Stop using the word curvy!

At the start of the year I wrote that I would no longer use the phrase ‘gay marriage’ as marriage is marriage, regardless of the genders of the two people involved. I have been successful so far. Not only is marriage simply marriage but based upon a survey carried out in the UK, marriages between two people of the same gender appear to have a better chance of surviving than heterosexual marriages. After all, Kim Kardashian anyone?

Another word that needs to no longer be used in certain circumstances is ‘curvy’ as in, that woman is curvy. Describing a winding road as curvy is fine but too often the word curvy is being used as a replacement for other words such as fat, chubby, overweight. I know that I have been guilty of this although more because the person in question does indeed have curves in the all the right places.

When you are called upon to describe a woman, why is politically correct to describe a woman as curvy? Do we describe a flat chested woman as looking like a 12 yr old boy? What about a woman with a rather large posterior? It appears to be OK to call it ‘junk in the trunk’ but not so OK to call her fat ass. We, as a society, are still putting labels on anyone who doesn’t fit into what society has been told is normal.

While at last the entertainment industry are finding great actresses who show their ribs when they breathe in, there is only a few that appear to have been deemed acceptable. Christina Hendricks is the current in-girl. A beautiful red head with an hour glass figure with an additional 30 minutes up top. Helped by the figure hugging dresses of Mad Men, Hendricks is the poster girl for those actresses who look like real women. Adele doesn’t hide how she looks, apparently only magazines who place her on the cover do that.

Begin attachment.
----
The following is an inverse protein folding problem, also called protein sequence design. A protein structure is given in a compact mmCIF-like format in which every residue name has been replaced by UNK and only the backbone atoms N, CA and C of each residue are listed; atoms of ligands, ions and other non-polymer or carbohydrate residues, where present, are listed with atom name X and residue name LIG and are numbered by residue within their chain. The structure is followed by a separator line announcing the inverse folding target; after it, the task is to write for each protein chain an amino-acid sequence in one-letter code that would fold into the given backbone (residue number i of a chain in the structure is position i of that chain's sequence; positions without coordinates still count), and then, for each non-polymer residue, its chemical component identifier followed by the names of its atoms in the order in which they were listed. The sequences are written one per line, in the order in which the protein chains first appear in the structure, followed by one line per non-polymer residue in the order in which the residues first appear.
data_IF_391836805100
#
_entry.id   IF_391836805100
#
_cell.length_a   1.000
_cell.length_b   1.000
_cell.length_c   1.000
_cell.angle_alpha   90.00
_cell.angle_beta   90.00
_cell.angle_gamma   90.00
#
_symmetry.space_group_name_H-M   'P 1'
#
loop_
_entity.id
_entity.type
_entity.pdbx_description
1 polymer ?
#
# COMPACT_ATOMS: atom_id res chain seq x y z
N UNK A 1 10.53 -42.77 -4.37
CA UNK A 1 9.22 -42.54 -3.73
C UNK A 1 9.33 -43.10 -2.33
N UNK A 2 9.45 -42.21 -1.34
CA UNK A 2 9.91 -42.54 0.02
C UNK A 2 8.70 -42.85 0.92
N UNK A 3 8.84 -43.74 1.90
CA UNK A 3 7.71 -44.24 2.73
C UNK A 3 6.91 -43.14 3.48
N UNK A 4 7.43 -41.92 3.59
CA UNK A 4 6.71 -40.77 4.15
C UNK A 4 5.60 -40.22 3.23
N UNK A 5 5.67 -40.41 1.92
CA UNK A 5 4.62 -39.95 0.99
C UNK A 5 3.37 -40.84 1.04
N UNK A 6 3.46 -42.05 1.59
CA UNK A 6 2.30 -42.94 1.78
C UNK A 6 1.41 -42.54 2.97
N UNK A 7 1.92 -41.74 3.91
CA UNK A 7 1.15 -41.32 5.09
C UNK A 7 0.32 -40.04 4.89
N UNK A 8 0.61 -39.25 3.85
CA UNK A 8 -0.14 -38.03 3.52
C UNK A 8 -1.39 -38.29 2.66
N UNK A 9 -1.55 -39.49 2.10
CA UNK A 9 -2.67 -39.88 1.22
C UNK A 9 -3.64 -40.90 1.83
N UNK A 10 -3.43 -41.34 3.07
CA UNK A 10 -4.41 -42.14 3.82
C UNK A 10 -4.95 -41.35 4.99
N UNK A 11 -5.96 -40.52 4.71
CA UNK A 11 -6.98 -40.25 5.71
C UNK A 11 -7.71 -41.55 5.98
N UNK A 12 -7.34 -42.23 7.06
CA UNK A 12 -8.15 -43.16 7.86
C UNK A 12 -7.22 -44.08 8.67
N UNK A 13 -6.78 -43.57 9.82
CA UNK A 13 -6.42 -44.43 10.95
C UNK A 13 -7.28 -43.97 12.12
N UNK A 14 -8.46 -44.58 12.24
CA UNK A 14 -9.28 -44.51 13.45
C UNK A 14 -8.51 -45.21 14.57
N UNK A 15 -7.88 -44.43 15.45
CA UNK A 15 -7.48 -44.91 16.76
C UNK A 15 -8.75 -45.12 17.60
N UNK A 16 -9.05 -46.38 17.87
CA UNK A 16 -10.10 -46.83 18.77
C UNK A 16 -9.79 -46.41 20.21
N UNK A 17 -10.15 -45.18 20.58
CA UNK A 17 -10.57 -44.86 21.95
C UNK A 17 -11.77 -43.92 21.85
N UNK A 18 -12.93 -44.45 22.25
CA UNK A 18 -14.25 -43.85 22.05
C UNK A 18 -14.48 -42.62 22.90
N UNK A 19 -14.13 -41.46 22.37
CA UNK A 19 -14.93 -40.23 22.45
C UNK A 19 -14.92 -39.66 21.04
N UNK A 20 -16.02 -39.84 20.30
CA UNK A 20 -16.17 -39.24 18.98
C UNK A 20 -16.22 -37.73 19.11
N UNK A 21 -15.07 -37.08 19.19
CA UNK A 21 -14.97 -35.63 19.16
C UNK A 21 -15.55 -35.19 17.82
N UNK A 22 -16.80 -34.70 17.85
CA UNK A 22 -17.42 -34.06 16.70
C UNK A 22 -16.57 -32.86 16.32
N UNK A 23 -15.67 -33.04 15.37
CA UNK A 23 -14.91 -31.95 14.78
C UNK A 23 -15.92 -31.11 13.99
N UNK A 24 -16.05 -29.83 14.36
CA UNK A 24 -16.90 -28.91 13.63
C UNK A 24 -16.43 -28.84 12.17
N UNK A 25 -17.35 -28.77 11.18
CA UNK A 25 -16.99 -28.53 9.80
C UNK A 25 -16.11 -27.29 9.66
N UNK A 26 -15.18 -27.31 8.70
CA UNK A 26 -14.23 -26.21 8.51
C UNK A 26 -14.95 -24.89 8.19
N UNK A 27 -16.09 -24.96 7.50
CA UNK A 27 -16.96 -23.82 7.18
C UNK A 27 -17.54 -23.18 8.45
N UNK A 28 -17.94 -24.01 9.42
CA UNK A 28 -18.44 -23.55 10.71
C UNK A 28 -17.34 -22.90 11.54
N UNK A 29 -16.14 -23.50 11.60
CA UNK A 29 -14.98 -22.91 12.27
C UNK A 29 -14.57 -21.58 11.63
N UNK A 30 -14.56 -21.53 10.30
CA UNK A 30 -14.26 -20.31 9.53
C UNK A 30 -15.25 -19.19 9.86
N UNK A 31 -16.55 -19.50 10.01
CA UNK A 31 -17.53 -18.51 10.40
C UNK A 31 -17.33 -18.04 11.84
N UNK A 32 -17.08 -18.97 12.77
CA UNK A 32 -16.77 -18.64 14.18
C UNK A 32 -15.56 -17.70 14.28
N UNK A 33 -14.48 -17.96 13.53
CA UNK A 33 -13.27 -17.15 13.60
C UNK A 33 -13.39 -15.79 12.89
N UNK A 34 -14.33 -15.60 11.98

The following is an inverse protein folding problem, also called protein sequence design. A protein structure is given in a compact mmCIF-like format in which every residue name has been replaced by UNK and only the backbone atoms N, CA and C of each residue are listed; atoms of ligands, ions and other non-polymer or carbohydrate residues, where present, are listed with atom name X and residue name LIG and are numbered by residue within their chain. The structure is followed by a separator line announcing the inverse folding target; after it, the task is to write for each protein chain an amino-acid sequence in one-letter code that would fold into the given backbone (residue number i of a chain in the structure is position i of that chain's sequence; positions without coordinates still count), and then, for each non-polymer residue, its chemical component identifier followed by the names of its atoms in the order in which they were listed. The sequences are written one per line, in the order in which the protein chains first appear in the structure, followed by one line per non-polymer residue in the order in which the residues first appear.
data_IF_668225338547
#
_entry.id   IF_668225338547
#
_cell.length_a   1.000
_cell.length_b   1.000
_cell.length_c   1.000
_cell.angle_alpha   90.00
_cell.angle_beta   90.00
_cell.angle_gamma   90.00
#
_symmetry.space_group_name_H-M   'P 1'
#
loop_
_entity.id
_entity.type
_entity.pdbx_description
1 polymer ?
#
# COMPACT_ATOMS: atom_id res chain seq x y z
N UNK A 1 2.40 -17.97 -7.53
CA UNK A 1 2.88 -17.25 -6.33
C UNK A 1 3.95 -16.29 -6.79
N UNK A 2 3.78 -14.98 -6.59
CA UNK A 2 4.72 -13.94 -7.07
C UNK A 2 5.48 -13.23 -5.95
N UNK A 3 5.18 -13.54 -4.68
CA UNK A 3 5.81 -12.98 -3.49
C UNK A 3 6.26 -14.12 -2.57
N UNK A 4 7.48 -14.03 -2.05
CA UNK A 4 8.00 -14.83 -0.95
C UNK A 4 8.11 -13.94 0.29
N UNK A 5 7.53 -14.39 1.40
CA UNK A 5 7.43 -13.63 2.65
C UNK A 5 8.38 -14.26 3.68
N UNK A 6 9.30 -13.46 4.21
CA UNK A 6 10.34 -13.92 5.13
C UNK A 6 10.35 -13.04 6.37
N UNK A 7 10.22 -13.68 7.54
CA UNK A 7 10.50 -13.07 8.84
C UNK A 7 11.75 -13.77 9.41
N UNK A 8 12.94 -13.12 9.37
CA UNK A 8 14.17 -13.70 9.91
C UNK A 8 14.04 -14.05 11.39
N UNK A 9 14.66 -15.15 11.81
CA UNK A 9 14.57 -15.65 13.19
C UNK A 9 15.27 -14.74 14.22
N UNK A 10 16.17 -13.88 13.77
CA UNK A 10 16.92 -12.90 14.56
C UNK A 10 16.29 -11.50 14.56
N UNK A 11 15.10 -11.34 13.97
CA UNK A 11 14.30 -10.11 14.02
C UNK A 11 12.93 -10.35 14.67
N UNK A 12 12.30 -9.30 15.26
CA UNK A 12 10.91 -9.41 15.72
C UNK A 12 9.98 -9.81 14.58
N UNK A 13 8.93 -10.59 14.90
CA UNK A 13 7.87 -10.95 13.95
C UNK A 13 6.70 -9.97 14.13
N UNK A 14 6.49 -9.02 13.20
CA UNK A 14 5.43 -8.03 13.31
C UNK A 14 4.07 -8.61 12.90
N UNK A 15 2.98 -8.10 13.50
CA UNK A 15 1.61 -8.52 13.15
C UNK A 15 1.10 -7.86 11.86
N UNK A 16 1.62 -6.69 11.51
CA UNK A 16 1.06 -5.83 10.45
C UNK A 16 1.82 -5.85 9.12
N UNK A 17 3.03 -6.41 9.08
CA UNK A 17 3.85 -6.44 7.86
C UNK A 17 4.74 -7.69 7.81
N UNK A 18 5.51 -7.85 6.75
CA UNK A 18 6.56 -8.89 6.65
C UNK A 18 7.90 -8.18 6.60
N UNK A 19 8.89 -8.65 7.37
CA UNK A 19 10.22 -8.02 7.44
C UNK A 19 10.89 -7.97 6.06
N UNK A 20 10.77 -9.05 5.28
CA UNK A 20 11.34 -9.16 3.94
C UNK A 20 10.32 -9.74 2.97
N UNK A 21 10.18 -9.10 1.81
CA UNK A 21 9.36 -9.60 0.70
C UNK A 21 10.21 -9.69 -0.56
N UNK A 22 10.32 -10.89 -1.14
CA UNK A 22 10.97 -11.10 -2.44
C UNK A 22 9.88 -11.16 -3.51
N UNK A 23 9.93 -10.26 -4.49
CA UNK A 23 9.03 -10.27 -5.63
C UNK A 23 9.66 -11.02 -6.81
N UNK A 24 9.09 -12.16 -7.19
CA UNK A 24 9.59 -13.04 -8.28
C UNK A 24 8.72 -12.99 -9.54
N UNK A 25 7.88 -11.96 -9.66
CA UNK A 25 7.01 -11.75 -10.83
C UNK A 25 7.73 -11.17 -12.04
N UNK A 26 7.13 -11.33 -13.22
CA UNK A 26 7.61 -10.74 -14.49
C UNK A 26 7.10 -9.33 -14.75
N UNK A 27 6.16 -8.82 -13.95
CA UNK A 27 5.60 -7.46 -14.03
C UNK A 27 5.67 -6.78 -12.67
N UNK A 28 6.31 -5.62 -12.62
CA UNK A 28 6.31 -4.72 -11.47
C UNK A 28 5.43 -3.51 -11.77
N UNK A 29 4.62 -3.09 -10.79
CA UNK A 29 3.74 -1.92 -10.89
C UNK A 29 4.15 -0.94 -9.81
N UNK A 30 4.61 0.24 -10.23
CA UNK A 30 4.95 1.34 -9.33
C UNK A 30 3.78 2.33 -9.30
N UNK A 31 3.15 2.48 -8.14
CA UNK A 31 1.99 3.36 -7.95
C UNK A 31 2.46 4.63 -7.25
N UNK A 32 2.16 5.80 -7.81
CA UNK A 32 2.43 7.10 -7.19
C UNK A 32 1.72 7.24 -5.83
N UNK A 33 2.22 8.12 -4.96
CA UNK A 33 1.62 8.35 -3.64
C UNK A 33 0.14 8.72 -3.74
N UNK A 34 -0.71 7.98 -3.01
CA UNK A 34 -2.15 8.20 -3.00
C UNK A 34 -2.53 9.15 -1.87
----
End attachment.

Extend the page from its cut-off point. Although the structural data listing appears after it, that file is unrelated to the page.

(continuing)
If you go shopping for clothes online, you often find a link to ‘plus sizes’ or ‘above average’ but nothing for ‘boys bodies’ or ‘below average’ or even ‘might as well wear child sizes’. If the average Canadian woman’s weight is 153lb, the shouldn’t anything designed for women who weigh less than 120lb be listed as ‘sub average’? I know there is often ‘petite’ but often it is simply included in the non-labeled section, i.e. the ‘normal’ or ‘average’ section.

Is it because we as a society find it easier to place labels on everything so that it is simpler to group of number of items or people together. Does it make us uncomfortable when we can’t find a box for something? We put labels on people’s personalities, someone is a type A or type B etc. because they exhibit the same traits but just because we are grouping them under the same label doesn’t mean that they really are the same. It is just easier for us to use three or four labels than giving a more detailed description.

When faced with a woman such as Christina Hendricks, or my very own beautiful wife, I have to call them curvaceous, not as a label but as an accurate description of their appearance. They weight has no influence on my description, it is what I see in front of me. Women can and should have curves, embracing who they are and not letting them have a label placed upon them, or putting the label on themselves.

If you don’t believe that women should have curves, perhaps you should ask yourself why is it that so many corsets are sold? Corsets squeeze the middle, creating curves. If men, and women, did not appreciate and enjoy curves, surely corsets would be a thing of the past?

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  1. Ms. Hendricks still looks like a side what… 6?

  2. Christina Hendricks is a size 14.